Clinical Implications of Immunity to Oncogenic Viruses

  • Paul H. Levine
Part of the Contemporary Topics in Immunobiology book series (CTI, volume 6)


The evidence pointing to a viral etiology for at least some forms of human cancer, a possibility that has long been considered on the basis of animal studies, has continued to accumulate to such an extent that viral oncologists must now reevaluate their clinical and experimental data in order to consider which specific approaches are now ready for clinical trials. Although ethical restrictions continue to inhibit attempts to prove that specific viruses cause certain human tumors, as outlined by Bryan et al. (1967; Bryan, 1962), epidemiological studies have been able to suggest not only which human tumors are most likely to be caused by infectious agents (Burkitt, 1962; Cole et al., 1968; Correa and O’Conor, 1971; Heath and Hasterlik, 1963; Kessler, 1974; Levine, 1974; Levine and Gravell, 1975; Morrow et al., 1971) but some have even suggested the pattern of the agents’ transmission (Kessler, 1976; Vianna et al., 1971).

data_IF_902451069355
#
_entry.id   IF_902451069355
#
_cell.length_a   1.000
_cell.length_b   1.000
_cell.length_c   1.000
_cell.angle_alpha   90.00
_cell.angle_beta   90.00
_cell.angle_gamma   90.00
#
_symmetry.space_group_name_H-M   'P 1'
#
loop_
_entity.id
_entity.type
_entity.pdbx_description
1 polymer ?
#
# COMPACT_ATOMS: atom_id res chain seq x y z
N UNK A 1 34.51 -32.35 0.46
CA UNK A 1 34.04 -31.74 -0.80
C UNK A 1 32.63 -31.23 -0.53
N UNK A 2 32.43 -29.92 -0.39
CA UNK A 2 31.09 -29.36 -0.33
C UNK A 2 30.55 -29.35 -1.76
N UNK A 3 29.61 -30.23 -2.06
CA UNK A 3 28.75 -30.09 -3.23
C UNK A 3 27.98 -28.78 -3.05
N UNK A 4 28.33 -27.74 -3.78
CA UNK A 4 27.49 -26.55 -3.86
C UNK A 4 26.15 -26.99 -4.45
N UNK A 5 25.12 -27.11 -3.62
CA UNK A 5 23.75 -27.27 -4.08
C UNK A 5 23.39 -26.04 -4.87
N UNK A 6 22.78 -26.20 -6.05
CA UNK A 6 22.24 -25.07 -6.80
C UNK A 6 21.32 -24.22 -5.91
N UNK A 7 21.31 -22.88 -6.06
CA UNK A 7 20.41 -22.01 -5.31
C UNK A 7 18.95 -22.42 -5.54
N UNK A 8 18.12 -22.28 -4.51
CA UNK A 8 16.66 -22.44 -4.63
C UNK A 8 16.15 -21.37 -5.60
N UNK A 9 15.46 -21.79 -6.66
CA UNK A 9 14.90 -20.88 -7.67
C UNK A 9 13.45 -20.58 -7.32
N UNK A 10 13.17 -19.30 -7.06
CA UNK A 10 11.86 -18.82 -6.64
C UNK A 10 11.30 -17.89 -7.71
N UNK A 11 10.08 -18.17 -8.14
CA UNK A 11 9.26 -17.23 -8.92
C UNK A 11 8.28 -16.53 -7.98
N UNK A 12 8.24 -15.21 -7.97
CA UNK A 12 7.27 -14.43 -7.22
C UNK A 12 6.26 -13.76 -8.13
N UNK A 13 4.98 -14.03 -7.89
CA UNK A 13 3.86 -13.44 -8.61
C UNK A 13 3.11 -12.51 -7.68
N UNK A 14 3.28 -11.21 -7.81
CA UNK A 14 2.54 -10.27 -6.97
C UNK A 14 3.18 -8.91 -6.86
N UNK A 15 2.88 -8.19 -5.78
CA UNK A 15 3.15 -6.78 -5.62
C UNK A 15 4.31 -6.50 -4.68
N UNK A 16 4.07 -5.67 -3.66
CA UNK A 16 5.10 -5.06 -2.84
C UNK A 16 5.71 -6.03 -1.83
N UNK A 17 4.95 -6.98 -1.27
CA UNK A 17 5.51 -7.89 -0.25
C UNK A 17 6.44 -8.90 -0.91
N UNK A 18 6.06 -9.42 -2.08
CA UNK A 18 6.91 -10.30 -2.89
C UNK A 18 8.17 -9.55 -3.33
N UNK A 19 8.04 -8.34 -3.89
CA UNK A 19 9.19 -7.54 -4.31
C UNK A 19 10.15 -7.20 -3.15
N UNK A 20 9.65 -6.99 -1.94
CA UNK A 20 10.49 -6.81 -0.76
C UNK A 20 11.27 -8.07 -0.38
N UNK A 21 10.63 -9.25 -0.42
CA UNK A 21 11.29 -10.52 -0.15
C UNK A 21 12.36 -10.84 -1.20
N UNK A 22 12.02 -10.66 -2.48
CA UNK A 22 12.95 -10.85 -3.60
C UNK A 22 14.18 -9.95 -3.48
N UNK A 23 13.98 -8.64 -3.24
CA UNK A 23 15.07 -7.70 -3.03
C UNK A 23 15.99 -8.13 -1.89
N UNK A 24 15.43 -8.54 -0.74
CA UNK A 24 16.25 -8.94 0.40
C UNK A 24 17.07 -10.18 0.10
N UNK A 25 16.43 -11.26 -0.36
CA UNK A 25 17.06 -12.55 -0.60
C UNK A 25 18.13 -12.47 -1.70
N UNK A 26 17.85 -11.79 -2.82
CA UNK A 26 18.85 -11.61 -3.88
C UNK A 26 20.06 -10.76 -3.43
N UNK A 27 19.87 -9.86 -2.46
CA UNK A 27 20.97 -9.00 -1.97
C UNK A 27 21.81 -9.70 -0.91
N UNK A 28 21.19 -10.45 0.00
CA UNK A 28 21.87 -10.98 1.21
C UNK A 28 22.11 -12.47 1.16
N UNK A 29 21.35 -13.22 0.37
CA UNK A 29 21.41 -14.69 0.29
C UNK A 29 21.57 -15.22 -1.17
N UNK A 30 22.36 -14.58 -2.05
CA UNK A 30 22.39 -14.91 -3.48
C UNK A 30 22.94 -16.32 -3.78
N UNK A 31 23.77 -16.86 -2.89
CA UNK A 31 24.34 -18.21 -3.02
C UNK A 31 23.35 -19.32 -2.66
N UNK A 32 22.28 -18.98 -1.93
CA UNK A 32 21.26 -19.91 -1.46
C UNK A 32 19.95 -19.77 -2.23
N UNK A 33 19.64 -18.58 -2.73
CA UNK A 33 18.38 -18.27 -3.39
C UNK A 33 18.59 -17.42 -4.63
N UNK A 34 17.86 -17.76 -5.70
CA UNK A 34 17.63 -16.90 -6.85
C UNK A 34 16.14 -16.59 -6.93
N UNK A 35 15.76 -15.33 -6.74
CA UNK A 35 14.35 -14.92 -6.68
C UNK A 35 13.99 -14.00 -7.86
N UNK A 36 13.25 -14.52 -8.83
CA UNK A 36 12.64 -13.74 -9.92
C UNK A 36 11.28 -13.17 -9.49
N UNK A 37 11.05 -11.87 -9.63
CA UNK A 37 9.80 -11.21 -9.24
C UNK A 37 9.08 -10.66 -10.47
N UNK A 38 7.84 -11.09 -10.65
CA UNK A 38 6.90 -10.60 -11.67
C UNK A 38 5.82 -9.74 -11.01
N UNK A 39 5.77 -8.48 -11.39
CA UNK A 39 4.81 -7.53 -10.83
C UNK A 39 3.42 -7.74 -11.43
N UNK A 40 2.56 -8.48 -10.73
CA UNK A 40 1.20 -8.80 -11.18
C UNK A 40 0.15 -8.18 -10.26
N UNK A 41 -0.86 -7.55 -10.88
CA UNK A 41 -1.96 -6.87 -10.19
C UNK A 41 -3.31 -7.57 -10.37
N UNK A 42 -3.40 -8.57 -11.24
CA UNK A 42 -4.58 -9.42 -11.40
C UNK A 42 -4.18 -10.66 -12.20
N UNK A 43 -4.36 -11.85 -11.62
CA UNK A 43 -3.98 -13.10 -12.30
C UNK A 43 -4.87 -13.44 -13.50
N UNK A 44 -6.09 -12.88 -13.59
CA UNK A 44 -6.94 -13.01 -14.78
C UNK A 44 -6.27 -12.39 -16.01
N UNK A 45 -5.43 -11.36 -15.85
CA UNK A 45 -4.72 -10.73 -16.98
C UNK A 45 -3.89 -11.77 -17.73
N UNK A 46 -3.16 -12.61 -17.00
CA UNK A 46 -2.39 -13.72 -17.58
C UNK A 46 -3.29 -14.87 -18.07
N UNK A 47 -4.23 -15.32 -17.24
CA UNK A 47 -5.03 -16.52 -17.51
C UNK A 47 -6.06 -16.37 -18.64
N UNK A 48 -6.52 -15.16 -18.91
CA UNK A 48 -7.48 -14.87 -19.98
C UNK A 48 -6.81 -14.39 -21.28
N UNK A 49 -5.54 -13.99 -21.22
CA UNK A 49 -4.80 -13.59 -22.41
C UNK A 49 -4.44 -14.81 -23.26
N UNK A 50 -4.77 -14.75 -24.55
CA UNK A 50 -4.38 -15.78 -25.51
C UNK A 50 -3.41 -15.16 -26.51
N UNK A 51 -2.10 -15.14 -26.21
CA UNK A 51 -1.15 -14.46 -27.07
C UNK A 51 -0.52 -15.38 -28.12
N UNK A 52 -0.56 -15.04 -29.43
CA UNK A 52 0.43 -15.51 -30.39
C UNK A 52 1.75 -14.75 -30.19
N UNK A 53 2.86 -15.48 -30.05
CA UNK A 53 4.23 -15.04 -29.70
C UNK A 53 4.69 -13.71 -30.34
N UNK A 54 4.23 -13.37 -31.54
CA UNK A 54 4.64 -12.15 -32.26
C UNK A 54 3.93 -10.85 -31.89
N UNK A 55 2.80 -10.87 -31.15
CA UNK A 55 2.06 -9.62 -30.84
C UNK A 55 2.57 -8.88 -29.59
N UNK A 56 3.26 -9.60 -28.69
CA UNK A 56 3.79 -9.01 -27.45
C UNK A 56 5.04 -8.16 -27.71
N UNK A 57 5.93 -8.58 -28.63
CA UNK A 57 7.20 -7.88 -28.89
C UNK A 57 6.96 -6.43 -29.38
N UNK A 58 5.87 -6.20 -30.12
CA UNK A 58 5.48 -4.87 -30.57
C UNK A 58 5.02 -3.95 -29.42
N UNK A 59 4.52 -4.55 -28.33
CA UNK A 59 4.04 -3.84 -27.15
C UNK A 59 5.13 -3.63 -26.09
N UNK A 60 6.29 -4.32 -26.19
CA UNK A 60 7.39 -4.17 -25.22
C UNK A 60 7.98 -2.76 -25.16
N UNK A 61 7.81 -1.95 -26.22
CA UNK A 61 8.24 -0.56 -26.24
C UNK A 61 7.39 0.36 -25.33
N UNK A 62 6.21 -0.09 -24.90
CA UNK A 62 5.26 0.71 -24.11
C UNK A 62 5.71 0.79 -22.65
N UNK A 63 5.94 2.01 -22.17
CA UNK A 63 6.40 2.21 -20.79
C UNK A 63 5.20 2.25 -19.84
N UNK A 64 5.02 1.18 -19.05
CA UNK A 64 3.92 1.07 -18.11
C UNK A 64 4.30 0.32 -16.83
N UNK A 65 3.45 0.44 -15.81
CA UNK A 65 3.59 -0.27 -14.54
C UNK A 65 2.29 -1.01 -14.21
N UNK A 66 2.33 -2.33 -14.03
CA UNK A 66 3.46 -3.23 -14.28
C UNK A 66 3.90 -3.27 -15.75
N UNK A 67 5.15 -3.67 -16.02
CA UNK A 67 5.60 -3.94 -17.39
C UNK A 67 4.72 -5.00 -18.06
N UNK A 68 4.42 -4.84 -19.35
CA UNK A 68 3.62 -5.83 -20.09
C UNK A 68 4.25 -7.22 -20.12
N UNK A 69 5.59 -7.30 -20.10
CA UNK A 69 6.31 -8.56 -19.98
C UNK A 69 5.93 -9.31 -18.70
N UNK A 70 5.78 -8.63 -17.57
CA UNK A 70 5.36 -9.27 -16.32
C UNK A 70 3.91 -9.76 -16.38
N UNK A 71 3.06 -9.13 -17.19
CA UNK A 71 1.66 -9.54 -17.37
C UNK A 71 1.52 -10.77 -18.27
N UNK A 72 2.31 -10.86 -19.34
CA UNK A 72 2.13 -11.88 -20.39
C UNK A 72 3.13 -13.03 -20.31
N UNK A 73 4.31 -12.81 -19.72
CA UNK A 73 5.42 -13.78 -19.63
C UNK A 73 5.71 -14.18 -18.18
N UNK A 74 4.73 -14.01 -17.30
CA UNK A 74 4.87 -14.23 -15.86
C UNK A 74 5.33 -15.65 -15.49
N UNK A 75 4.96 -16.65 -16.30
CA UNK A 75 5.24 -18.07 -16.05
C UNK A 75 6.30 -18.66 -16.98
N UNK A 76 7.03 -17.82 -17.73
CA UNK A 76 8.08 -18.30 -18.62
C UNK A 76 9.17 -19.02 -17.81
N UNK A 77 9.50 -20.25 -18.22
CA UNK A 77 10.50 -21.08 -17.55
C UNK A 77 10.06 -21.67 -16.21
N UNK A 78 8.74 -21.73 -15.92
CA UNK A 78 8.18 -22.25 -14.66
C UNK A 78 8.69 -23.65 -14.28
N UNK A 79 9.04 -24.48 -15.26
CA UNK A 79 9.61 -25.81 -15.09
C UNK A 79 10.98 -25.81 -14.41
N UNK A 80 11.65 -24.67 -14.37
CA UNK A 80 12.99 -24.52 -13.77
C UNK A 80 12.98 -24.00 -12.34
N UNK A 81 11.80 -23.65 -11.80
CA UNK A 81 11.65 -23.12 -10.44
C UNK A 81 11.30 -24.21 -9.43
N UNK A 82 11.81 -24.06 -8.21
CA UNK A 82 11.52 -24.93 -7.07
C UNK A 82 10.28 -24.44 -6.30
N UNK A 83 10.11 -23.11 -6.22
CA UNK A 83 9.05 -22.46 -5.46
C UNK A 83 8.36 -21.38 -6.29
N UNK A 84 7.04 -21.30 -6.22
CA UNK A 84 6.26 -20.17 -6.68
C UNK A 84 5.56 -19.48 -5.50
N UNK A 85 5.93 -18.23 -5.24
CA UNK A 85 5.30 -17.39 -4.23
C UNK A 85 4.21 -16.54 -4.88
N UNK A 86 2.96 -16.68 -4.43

Cervical Cancer Oncogenic Virus Familial Medullary Thyroid Carcinoma Herpesvirus Saimiri West Nile Region 
These keywords were added by machine and not by the authors. This process is experimental and the keywords may be updated as the learning algorithm improves.


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Copyright information

© Plenum Press, New York 1977

Authors and Affiliations

  • Paul H. Levine
    • 1
  1. 1.Laboratory of Viral Carcinogenesis National Cancer InstituteNational Institutes of HealthBethesdaUSA

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